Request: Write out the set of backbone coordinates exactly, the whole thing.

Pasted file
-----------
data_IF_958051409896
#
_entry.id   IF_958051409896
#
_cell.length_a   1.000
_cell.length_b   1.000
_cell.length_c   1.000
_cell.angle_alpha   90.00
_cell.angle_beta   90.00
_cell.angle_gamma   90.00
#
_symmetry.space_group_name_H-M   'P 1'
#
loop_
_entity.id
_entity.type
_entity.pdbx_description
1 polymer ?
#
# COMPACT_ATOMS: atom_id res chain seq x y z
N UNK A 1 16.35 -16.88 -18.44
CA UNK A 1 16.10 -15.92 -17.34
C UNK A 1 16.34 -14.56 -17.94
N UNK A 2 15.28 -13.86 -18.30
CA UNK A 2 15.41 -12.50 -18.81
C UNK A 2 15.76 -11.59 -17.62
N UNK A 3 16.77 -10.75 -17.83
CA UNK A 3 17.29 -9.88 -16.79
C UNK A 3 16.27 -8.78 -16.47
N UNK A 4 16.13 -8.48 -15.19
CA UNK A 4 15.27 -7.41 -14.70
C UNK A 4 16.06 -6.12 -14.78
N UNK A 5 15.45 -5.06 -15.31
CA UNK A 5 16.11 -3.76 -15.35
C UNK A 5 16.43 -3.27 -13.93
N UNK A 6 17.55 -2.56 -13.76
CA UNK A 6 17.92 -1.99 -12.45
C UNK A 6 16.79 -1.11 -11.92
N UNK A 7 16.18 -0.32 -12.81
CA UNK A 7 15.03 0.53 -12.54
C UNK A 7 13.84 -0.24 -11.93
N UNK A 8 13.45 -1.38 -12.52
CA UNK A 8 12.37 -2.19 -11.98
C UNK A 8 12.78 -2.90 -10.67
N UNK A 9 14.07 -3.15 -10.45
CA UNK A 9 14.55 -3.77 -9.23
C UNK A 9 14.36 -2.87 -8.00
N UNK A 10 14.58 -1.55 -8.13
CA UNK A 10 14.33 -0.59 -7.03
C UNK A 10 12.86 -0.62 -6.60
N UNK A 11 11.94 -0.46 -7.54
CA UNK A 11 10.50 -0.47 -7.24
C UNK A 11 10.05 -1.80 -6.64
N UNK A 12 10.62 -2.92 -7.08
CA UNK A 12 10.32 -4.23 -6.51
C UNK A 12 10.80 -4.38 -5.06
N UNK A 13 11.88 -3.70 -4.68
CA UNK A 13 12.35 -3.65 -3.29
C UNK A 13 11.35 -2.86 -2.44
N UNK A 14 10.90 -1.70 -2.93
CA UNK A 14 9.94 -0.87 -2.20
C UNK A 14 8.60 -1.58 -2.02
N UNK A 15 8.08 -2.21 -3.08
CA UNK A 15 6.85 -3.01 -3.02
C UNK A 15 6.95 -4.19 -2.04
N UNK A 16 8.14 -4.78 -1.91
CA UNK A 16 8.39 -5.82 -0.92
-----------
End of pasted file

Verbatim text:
data_IF_958051409896
#
_entry.id   IF_958051409896
#
_cell.length_a   1.000
_cell.length_b   1.000
_cell.length_c   1.000
_cell.angle_alpha   90.00
_cell.angle_beta   90.00
_cell.angle_gamma   90.00
#
_symmetry.space_group_name_H-M   'P 1'
#
loop_
_entity.id
_entity.type
_entity.pdbx_description
1 polymer ?
#
# COMPACT_ATOMS: atom_id res chain seq x y z
N UNK A 1 16.35 -16.88 -18.44
CA UNK A 1 16.10 -15.92 -17.34
C UNK A 1 16.34 -14.56 -17.94
N UNK A 2 15.28 -13.86 -18.30
CA UNK A 2 15.41 -12.50 -18.81
C UNK A 2 15.76 -11.59 -17.62
N UNK A 3 16.77 -10.75 -17.83
CA UNK A 3 17.29 -9.88 -16.79
C UNK A 3 16.27 -8.78 -16.47
N UNK A 4 16.13 -8.48 -15.19
CA UNK A 4 15.27 -7.41 -14.70
C UNK A 4 16.06 -6.12 -14.78
N UNK A 5 15.45 -5.06 -15.31
CA UNK A 5 16.11 -3.76 -15.35
C UNK A 5 16.43 -3.27 -13.93
N UNK A 6 17.55 -2.56 -13.76
CA UNK A 6 17.92 -1.99 -12.45
C UNK A 6 16.79 -1.11 -11.92
N UNK A 7 16.18 -0.32 -12.81
CA UNK A 7 15.03 0.53 -12.54
C UNK A 7 13.84 -0.24 -11.93
N UNK A 8 13.45 -1.38 -12.52
CA UNK A 8 12.37 -2.19 -11.98
C UNK A 8 12.78 -2.90 -10.67
N UNK A 9 14.07 -3.15 -10.45
CA UNK A 9 14.55 -3.77 -9.23
C UNK A 9 14.36 -2.87 -8.00
N UNK A 10 14.58 -1.55 -8.13
CA UNK A 10 14.33 -0.59 -7.03
C UNK A 10 12.86 -0.62 -6.60
N UNK A 11 11.94 -0.46 -7.54
CA UNK A 11 10.50 -0.47 -7.24
C UNK A 11 10.05 -1.80 -6.64
N UNK A 12 10.62 -2.92 -7.08
CA UNK A 12 10.32 -4.23 -6.51
C UNK A 12 10.80 -4.38 -5.06
N UNK A 13 11.88 -3.70 -4.68
CA UNK A 13 12.35 -3.65 -3.29
C UNK A 13 11.35 -2.86 -2.44
N UNK A 14 10.90 -1.70 -2.93
CA UNK A 14 9.94 -0.87 -2.20
C UNK A 14 8.60 -1.58 -2.02
N UNK A 15 8.08 -2.21 -3.08
CA UNK A 15 6.85 -3.01 -3.02
C UNK A 15 6.95 -4.19 -2.04
N UNK A 16 8.14 -4.78 -1.91
CA UNK A 16 8.39 -5.82 -0.92